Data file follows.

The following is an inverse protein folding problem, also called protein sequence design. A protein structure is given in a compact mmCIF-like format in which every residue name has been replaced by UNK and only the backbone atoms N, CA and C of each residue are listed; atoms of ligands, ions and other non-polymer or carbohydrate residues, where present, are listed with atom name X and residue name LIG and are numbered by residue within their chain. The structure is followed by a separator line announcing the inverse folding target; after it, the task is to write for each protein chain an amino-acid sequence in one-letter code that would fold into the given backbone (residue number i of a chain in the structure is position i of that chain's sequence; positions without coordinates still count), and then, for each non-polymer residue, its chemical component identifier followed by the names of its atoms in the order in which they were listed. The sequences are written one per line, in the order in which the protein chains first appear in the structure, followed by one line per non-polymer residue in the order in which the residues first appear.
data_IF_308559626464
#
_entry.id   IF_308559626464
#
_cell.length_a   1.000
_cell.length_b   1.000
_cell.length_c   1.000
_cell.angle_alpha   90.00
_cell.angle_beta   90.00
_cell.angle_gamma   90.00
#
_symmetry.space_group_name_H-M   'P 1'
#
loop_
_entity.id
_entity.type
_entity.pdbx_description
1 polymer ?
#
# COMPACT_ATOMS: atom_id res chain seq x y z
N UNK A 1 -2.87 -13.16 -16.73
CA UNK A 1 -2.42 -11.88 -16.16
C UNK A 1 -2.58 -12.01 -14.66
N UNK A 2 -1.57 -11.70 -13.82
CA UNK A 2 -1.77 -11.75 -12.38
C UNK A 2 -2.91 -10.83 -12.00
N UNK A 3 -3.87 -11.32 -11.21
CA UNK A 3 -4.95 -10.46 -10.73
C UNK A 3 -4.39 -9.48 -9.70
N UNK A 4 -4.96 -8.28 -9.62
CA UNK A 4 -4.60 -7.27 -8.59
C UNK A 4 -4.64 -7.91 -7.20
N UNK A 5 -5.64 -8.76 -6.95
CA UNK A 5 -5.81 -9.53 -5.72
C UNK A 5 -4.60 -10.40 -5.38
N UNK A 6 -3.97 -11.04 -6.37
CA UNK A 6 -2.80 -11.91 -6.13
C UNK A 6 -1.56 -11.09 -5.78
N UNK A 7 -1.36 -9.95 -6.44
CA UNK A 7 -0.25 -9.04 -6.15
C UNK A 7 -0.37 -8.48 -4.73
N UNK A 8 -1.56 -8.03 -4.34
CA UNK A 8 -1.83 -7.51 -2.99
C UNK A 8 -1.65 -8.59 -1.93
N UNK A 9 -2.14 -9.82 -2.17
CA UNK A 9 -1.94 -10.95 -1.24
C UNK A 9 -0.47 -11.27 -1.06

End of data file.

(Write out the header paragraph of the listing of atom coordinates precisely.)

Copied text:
The following is an inverse protein folding problem, also called protein sequence design. A protein structure is given in a compact mmCIF-like format in which every residue name has been replaced by UNK and only the backbone atoms N, CA and C of each residue are listed; atoms of ligands, ions and other non-polymer or carbohydrate residues, where present, are listed with atom name X and residue name LIG and are numbered by residue within their chain. The structure is followed by a separator line announcing the inverse folding target; after it, the task is to write for each protein chain an amino-acid sequence in one-letter code that would fold into the given backbone (residue number i of a chain in the structure is position i of that chain's sequence; positions without coordinates still count), and then, for each non-polymer residue, its chemical component identifier followed by the names of its atoms in the order in which they were listed. The sequences are written one per line, in the order in which the protein chains first appear in the structure, followed by one line per non-polymer residue in the order in which the residues first appear.